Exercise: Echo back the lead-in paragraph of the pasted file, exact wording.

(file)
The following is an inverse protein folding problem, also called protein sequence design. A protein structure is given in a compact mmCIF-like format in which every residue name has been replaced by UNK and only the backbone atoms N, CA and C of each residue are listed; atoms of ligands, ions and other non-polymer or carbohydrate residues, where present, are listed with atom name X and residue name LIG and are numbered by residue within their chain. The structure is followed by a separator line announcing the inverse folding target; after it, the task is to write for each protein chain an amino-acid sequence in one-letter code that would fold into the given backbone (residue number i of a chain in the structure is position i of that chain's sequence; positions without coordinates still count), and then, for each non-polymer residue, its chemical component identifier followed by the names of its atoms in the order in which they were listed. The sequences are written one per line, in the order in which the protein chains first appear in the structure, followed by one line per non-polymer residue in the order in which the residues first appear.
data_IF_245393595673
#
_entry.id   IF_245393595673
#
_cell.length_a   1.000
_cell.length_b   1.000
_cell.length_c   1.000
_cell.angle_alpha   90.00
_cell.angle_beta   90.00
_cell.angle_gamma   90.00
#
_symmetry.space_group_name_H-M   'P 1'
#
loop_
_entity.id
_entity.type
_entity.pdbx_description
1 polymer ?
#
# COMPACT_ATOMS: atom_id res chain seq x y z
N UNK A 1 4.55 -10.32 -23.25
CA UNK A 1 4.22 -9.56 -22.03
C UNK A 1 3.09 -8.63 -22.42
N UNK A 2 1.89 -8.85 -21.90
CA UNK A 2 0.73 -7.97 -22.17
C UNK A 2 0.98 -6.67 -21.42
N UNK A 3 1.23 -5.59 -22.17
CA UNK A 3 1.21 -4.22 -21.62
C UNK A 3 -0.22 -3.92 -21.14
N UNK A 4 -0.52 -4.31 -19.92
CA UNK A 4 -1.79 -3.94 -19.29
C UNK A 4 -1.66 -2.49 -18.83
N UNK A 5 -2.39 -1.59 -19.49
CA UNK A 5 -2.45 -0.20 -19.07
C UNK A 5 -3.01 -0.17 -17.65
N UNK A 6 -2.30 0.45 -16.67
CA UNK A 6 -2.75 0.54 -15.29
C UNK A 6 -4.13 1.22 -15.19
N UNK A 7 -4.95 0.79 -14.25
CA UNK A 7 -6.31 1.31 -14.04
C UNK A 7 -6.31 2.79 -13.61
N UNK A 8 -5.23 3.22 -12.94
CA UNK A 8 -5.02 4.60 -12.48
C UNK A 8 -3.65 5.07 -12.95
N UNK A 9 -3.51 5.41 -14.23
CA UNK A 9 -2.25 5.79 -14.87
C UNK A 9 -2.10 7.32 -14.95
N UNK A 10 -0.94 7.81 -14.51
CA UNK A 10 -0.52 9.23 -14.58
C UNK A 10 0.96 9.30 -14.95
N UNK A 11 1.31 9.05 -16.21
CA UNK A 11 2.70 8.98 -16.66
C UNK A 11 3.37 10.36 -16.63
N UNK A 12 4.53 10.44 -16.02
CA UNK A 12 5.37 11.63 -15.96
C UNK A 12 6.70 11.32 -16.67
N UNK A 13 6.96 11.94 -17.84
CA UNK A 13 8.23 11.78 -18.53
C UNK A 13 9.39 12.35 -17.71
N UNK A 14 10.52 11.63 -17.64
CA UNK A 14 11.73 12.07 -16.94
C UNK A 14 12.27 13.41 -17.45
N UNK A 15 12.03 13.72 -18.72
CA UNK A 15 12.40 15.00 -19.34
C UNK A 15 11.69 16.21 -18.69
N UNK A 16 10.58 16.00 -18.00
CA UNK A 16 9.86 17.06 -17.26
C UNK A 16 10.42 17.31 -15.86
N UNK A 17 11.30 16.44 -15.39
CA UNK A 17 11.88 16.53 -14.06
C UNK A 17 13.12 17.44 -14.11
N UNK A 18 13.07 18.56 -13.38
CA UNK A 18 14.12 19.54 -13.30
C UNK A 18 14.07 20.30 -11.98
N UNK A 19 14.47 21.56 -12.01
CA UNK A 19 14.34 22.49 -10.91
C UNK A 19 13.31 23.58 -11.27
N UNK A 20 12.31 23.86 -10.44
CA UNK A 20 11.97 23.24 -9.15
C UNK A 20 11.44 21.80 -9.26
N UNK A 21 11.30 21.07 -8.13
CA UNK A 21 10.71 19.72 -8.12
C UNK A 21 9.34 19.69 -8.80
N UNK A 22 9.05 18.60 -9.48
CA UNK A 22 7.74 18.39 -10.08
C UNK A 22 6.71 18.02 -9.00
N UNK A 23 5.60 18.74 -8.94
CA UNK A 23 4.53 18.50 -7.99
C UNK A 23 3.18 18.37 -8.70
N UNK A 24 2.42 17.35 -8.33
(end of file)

The following is an inverse protein folding problem, also called protein sequence design. A protein structure is given in a compact mmCIF-like format in which every residue name has been replaced by UNK and only the backbone atoms N, CA and C of each residue are listed; atoms of ligands, ions and other non-polymer or carbohydrate residues, where present, are listed with atom name X and residue name LIG and are numbered by residue within their chain. The structure is followed by a separator line announcing the inverse folding target; after it, the task is to write for each protein chain an amino-acid sequence in one-letter code that would fold into the given backbone (residue number i of a chain in the structure is position i of that chain's sequence; positions without coordinates still count), and then, for each non-polymer residue, its chemical component identifier followed by the names of its atoms in the order in which they were listed. The sequences are written one per line, in the order in which the protein chains first appear in the structure, followed by one line per non-polymer residue in the order in which the residues first appear.